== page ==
Kimberly K. was the first breast cancer patient to complete treatment at Provision CARES Proton Therapy center in Knoxville, Tennessee.
Kimberly is an energetic woman with a fast-paced job managing a restaurant. When she was diagnosed with breast cancer, Provision CARES Proton Therapy Knoxville helped keep her on her feet through treatment.
With a grandmother and two aunts diagnosed with breast cancer, Kim started yearly mammograms early. At age 39, her mammogram showed a possibility of breast cancer, and she went in for a biopsy December 18, 2013. She was out of town on December 20, when her doctor called with the news. She had breast cancer in the early stages, and six weeks of radiation, plus a lumpectomy or mastectomy was recommended.
Kim is a patient at Knoxville Comprehensive Breast Center, on the same campus as Provision CARES Proton Therapy Knoxville at Dowell Springs. Her surgeon for the lumpectomy was Dr. George Webber. Each morning, a multi-disciplinary task force, including pathologists, oncologists, surgeons, radiation therapists and more, meet to review patients and recommend the best course of action for each patient.
“We all meet in order to provide input into a patient’s case so they can get the best possible recommendations,” said Webber.
Included on that task force is Dr. Allen Meek, board-certified radiation oncologist and Medical Director of Provision Medical Group. Because of the placement of Kim’s tumor, traditional radiation could have potentially affected her lungs, giving her a higher chance of developing lung cancer later in life.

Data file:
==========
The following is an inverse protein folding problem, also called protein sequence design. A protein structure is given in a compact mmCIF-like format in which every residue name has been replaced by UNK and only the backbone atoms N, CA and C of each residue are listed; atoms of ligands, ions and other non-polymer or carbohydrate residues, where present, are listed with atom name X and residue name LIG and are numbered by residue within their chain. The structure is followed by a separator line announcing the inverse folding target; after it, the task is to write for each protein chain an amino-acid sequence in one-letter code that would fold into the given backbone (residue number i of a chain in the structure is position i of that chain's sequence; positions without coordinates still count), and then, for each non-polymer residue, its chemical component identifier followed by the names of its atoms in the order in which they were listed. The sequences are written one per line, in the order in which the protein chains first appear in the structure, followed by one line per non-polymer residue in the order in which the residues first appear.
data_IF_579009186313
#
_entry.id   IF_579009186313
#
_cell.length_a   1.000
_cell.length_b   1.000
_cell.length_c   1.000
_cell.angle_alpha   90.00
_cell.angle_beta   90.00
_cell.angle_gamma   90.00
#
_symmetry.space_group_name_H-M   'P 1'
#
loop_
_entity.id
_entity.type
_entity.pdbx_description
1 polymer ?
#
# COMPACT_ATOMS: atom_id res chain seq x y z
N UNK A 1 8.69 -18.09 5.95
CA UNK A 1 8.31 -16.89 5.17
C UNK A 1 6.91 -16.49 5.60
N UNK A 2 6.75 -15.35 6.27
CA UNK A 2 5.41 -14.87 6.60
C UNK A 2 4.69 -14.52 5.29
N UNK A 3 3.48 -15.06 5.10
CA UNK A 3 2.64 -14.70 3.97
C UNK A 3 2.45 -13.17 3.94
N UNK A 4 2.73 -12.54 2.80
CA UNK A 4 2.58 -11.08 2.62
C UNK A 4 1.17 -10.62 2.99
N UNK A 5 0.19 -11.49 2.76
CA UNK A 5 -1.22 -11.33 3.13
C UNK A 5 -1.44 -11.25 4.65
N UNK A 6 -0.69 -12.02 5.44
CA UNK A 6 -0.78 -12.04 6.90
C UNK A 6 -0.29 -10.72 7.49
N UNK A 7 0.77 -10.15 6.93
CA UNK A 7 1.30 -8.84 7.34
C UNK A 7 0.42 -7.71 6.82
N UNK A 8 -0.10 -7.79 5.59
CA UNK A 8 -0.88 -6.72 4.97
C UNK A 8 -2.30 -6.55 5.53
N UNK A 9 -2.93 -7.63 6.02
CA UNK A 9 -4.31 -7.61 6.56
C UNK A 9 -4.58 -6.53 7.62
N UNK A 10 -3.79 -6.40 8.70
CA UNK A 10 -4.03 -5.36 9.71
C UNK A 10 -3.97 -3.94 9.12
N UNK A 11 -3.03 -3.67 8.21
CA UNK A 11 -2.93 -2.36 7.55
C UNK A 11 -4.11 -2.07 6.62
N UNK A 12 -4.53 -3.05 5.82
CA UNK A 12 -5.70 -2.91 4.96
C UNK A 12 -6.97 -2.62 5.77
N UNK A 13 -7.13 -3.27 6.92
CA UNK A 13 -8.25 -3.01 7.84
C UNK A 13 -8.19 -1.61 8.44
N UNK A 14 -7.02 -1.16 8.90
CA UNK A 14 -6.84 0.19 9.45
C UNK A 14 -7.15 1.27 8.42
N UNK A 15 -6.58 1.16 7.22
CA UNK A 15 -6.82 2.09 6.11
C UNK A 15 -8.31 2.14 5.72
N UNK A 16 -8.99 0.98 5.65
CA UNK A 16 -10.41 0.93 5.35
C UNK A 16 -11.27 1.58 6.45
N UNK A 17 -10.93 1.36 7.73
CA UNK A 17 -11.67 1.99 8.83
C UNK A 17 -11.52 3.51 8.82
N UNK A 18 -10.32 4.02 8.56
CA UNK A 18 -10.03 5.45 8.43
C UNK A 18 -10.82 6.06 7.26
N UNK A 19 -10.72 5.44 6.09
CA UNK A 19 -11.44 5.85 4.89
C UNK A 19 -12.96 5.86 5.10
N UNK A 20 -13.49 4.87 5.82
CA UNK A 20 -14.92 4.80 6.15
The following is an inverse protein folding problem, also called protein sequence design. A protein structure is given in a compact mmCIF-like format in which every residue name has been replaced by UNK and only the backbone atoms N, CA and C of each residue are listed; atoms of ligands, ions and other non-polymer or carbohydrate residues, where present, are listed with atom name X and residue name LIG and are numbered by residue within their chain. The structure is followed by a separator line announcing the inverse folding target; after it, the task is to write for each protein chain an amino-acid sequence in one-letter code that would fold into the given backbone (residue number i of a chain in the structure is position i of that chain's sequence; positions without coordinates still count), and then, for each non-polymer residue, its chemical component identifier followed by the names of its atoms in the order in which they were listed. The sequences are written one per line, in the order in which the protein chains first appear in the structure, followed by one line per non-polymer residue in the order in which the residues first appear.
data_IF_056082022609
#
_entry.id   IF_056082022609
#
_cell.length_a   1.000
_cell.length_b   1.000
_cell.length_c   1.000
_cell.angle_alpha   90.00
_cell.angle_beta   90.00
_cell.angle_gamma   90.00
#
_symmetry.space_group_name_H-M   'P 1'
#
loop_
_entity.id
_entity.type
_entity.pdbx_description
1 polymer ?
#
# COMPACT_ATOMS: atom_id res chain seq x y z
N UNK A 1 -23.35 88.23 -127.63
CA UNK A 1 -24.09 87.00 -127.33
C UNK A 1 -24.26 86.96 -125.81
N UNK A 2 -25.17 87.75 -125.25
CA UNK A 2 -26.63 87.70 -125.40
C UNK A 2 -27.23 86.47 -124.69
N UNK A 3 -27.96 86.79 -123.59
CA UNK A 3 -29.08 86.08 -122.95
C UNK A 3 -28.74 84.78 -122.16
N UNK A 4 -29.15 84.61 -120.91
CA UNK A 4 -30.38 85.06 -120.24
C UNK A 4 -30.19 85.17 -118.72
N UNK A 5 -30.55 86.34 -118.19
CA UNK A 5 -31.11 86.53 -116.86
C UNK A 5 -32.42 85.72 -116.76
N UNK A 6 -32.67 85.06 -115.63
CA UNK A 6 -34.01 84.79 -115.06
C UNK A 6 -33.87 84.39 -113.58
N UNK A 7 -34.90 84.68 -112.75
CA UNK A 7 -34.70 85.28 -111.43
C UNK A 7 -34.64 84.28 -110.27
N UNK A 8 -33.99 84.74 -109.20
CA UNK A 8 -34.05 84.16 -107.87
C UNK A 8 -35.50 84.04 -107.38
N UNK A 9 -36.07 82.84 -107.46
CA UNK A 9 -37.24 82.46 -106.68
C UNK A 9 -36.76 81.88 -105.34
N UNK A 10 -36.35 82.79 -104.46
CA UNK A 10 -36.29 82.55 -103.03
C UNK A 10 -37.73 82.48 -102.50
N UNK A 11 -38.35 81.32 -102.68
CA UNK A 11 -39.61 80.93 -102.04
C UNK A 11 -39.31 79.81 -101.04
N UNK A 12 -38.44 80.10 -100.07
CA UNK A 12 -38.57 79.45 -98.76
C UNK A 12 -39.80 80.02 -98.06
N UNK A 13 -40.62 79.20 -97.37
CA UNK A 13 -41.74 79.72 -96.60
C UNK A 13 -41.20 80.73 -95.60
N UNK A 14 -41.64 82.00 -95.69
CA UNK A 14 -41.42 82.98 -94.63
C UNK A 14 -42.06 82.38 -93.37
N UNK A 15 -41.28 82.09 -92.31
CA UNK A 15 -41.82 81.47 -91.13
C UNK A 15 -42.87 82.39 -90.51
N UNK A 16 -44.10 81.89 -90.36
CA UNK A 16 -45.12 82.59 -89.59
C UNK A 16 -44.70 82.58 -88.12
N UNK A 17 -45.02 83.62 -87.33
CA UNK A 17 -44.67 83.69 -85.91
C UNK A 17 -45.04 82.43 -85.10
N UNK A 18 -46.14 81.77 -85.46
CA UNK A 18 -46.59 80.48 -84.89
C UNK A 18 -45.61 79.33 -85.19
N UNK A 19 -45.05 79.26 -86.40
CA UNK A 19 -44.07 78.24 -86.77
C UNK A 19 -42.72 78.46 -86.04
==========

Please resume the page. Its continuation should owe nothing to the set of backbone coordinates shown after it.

“This is not an immediate effect,” said Dr. Meek. “What can happen is potential long-term radiation damage to the left side of the chest. This includes a higher incidence of heart disease and a higher incidence of lung cancer. Proton therapy is certainly advantageous for younger women. Many chemotherapy drugs can potentially affect the heart, also.”
The proton beam can be controlled to send as little radiation as possible to nearby organs. Dr. Meek said another concern with traditional therapies is the chance of radiation scattering to the opposite breast.
“The benefit in my view is that we get the same benefit for the breast, and we reduce by a considerable margin the damage to the heart and lung,” said Dr. Webber. “The less we irradiate the internal organs, the better it is for the patient, period.”
Kim is the first breast cancer patient to complete treatment at the Provision CARES Proton Therapy Knoxville. “Everybody here was so nice,” she said. “They are very caring and wonderful people. I would suggest this 1,000 times over traditional radiation. “I got very lucky. It could have been way worse.”